When the Cat's Away: A Content Analysis of MNC Overseas Recruitment Print Ads
This study examines discrimination in the overseas recruitment print ad of Multinational National Corporations (MNC) in a lax regulatory environment, Singapore. Institutionalization theory suggests that in a weakly regulated environment, MNC affiliates would tend to adopt the less stringent requirements. With the lack of a strong legal framework in the host country, the home country's legal and cultural imperative would be more alien, suggesting differences in discrimination as a function of home country imperatives. Some 1122 recruitment print ads of US, UK, and Japanese affiliates of MNCs were examined. While discrimination was found in the print ads of all organizations, US affiliates were least discriminatory, followed by Japan, and UK affiliates. When Singapore firms were included, they were found to be least discriminatory. However, Singapore firms became more discriminatory when the request for a recent photograph was considered in the discrimination index. Implications of the findings are discussed and suggestions for future research advanced.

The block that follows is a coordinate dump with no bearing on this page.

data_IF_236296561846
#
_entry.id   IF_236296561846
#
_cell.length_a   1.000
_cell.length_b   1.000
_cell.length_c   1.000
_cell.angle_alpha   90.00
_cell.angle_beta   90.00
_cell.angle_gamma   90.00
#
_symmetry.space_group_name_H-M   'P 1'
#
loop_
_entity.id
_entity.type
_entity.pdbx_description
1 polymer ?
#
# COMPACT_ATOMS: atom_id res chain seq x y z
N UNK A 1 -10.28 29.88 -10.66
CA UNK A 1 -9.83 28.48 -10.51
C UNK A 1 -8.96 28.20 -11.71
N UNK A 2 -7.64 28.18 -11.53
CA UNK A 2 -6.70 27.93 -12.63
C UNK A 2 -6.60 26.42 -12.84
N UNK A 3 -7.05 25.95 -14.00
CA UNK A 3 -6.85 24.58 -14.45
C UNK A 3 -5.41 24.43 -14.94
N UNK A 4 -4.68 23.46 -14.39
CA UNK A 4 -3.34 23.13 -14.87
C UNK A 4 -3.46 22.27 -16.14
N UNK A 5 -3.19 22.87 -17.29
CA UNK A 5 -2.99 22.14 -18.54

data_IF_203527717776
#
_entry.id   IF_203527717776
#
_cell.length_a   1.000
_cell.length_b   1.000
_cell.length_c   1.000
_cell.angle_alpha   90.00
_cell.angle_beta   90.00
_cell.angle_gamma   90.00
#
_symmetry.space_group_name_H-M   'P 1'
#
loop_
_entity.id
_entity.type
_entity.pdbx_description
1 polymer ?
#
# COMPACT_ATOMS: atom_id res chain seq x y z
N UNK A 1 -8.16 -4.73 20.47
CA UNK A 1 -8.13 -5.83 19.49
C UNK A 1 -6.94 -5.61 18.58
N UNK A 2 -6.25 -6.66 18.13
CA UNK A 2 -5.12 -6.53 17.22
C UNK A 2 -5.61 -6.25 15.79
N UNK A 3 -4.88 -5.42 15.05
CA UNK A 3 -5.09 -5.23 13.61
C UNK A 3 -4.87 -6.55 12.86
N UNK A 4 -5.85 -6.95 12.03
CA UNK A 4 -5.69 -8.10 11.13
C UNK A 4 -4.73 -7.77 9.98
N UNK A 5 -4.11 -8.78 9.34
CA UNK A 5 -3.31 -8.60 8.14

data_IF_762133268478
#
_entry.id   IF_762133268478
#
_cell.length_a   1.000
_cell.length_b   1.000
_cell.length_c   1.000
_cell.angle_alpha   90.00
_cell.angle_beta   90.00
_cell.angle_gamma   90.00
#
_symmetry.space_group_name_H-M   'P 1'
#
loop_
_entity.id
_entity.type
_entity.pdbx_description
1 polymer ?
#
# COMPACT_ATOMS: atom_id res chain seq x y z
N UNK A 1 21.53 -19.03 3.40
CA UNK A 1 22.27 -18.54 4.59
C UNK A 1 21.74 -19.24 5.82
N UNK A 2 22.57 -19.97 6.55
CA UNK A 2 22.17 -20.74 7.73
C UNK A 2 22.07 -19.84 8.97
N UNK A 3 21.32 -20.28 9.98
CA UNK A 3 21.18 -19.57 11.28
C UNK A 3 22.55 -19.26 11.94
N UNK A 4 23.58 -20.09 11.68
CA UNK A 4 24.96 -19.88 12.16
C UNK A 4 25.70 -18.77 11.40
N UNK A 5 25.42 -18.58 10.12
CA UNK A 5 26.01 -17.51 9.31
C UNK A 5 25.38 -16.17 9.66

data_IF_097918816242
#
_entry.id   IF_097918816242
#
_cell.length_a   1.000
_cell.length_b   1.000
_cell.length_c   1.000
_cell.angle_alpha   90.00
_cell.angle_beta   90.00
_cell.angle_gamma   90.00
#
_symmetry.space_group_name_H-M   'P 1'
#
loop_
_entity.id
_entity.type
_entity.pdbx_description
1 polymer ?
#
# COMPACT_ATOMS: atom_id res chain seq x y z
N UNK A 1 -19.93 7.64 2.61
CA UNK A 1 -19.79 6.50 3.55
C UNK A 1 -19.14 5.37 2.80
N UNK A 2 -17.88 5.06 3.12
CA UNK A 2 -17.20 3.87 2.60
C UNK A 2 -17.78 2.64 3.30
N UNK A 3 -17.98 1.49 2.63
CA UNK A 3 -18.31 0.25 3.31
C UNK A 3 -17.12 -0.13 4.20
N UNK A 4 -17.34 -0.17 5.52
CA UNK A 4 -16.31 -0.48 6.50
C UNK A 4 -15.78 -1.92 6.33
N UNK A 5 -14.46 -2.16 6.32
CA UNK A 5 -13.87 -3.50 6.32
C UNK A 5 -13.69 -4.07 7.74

discrimination, international recruitment, advertising
Human Resources Management | International Business
Organisational Behaviour and Human Resources
Journal of Business Ethics
LEONG, Siew Meng; TAN, Hwee Hoon; and LOH, Marissa Shen-Yi.
When the Cat's Away: A Content Analysis of MNC Overseas Recruitment Print Ads. (2004). Journal of Business Ethics. 49, (2), 115-127. Research Collection Lee Kong Chian School Of Business.
Available at: http://ink.library.smu.edu.sg/lkcsb_research/2614